Psychiatric Diagnosis in the Lab: How Far Off Are We?

Jeffrey A. Lieberman, MD


September 28, 2011

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Hello. This is Dr. Jeffrey Lieberman of Columbia University speaking to you for Medscape. Today, I would like to address the issue of psychiatric diagnosis. As most of you are aware, the Diagnostic and Statistical Manual of Mental Disorders (DSM)-IV -- the "Bible" of psychiatric nosology -- is currently undergoing revisions. DSM-V promises to be the state of the art in terms of psychiatric diagnoses, and when it was initiated we anticipated that this iteration of the DSM would incorporate biological markers and laboratory-based test results to augment the historical and phenomenologic criteria that traditionally are used to establish psychiatric diagnoses. Sadly, this has proved to be beyond the reach of the current level of evidence for incorporating into this version of the DSM, and it appears that psychiatric diagnoses, which may be rearranged, consolidated, and modified in some ways, will still be based predominantly on symptomatic and historical criteria.

However, I am here to tell you that the time is not far off in the future when psychiatric diagnoses of mental disorders and behavioral disturbances will be aided by laboratory-based tests, and this will mark a milestone in the evolution of psychiatric medicine and will occasion an enormous transformation in the accuracy and the reliability of psychiatric diagnoses.

Let me give you an example of how this is likely to change what we do when we evaluate patients. Imagine that you are evaluating someone with chest pain who is thought to be having a heart attack. But you do not have a stethoscope or an ECG machine, you cannot draw blood, test for CPK isoenzymes, or you cannot perform arteriogram or a thallium scan or an angiogram to determine the specific nature of the pathology. If you are just asking the patient to report how he or she feels, and maybe doing a physical exam, how could you distinguish myocardial infarction from gastric reflux, heartburn, some type of pulmonary disturbance, some musculoskeletal problem like costochondritis, or something of that nature? You would make a diagnosis as precisely and reliably as you could, but the precision and validity of the diagnosis would be limited by the evidence that you have in terms of the methods you can use for your diagnosis.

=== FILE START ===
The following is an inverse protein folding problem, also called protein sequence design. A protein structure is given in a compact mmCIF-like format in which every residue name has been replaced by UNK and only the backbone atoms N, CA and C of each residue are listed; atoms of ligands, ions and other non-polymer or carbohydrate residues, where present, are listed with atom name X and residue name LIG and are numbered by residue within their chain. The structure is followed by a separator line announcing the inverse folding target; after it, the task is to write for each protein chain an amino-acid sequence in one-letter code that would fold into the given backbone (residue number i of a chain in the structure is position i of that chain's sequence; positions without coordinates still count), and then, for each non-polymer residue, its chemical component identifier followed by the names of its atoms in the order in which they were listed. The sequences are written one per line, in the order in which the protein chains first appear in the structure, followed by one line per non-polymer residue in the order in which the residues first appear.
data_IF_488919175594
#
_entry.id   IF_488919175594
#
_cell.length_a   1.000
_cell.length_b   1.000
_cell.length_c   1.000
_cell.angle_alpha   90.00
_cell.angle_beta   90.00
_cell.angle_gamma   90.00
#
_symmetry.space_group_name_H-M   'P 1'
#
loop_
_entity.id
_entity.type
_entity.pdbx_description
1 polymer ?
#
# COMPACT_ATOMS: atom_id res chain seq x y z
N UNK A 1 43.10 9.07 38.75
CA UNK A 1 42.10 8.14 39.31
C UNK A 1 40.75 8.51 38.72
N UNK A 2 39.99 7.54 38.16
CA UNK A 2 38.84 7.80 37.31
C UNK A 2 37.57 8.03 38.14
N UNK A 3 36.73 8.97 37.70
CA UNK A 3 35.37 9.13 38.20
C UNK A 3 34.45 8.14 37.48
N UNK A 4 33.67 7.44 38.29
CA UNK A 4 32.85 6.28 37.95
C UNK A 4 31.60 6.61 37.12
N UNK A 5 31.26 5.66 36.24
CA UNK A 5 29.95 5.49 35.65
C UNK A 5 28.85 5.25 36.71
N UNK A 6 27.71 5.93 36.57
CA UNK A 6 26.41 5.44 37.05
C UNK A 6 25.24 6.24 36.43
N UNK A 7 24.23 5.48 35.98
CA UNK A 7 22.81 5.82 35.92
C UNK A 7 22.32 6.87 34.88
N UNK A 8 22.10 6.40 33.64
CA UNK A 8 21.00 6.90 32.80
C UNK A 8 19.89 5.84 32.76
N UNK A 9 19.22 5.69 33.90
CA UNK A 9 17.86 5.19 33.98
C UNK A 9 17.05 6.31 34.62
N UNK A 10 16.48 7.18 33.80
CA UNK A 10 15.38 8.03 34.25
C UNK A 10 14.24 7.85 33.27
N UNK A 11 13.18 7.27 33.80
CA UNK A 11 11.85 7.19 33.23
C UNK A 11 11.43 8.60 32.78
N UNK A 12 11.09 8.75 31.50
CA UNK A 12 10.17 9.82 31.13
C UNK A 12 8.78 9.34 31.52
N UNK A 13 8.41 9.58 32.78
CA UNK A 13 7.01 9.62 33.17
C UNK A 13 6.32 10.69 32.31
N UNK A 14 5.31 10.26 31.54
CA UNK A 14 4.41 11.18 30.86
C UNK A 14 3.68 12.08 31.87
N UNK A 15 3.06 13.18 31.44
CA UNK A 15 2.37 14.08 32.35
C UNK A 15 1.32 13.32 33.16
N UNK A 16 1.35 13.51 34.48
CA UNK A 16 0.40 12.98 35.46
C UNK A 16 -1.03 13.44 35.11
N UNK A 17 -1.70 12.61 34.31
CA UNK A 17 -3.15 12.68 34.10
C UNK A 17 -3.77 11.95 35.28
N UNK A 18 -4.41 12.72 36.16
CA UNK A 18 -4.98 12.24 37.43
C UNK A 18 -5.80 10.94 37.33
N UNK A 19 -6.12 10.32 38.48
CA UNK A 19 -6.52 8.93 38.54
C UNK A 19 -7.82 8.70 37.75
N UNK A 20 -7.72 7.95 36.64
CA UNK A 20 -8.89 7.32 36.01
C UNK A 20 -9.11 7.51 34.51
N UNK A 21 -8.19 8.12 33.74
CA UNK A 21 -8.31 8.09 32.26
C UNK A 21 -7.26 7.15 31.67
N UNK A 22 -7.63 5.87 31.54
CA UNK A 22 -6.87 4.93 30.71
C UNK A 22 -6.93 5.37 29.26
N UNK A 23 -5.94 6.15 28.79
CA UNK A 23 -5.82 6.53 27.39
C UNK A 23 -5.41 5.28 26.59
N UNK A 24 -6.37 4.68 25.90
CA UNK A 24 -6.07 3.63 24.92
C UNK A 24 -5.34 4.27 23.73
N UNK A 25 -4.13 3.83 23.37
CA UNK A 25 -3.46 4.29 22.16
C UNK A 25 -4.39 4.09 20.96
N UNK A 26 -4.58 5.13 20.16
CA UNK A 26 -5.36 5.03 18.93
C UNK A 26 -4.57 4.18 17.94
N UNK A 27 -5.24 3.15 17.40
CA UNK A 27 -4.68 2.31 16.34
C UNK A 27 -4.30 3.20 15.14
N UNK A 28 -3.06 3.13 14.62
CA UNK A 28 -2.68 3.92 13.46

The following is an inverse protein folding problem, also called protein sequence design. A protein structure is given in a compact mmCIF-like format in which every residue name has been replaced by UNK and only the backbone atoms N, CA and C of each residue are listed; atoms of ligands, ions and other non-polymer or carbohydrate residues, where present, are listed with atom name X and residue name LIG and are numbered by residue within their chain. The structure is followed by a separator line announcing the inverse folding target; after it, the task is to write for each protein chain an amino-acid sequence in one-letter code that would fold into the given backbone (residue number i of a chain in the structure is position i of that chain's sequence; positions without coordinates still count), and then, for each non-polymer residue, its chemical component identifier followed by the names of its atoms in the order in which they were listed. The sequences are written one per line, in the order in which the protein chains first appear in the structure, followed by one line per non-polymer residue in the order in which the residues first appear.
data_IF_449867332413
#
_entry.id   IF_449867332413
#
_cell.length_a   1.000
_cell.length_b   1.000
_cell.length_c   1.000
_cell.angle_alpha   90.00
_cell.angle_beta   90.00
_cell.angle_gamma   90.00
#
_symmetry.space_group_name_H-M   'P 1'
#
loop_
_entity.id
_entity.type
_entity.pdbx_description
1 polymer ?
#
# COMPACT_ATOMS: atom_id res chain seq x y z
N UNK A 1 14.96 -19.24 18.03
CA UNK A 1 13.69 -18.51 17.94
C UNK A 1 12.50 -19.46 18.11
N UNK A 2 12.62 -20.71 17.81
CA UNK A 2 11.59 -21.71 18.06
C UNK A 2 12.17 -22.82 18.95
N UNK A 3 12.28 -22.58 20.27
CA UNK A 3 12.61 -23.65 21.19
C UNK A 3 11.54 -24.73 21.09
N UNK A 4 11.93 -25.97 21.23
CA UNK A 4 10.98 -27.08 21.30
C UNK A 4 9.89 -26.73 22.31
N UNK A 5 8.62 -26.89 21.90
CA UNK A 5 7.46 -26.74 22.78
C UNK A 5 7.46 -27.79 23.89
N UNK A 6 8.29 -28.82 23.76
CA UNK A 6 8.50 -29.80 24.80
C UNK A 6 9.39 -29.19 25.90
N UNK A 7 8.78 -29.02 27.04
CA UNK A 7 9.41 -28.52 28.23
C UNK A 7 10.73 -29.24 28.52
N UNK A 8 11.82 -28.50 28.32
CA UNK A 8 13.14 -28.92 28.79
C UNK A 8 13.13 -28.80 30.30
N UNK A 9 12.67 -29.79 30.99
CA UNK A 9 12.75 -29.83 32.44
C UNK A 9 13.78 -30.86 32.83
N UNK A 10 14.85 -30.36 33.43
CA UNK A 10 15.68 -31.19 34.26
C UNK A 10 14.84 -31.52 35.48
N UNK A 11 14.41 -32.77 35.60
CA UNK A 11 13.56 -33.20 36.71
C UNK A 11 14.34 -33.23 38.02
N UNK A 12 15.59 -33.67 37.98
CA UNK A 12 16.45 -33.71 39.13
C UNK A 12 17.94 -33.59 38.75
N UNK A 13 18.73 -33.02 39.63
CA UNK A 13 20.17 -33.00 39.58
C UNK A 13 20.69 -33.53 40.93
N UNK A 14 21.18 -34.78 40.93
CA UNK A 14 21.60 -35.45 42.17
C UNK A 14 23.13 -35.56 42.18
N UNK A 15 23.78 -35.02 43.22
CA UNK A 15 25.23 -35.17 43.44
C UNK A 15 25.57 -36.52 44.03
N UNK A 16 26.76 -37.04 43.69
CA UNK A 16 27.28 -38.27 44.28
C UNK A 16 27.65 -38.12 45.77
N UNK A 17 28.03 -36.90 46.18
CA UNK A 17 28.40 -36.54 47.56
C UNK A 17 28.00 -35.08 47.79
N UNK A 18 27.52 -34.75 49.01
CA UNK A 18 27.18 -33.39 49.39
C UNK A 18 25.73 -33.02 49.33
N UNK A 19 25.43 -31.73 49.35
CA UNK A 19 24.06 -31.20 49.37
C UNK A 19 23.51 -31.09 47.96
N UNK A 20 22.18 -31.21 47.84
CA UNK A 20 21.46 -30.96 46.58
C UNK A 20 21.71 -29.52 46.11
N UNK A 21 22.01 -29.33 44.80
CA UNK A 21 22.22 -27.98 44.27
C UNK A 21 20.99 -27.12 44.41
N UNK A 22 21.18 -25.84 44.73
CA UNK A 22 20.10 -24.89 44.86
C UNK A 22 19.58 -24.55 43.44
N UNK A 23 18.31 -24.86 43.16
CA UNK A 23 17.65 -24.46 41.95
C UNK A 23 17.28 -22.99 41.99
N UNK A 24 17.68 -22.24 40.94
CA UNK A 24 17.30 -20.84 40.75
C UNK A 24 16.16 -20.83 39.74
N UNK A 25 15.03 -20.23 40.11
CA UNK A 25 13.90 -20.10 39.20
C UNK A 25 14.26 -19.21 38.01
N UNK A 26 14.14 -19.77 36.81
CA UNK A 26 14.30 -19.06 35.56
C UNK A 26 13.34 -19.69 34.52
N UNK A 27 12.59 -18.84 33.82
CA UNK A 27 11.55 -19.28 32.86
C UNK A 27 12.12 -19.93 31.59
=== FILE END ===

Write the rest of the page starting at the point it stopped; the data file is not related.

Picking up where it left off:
In psychiatry this is our current state of the art. We examine patients by watching them, by talking to them, by eliciting specific responses from them, by gathering history, and by talking to informants. We can also do various types of physical examinations or laboratory tests to rule out certain diagnoses, but we largely base psychiatric diagnoses on subjective report of symptoms and historical information about natural history and course, and this has an inherent uncertainty or unreliability of diagnoses.

In recent years, however, we have seen the emergence and refinement of a number of different technologies that I predict will, within our professional lifetimes and hopefully within the next 5 years, lead to the incorporation of laboratory-based tests for psychiatric diagnosis. When these will be proved to a satisfactory level of evidence and when they will be reimbursable by third-party payers, we can't know specifically, but I predict this will happen fairly soon. We are seeing the evidence of that even now.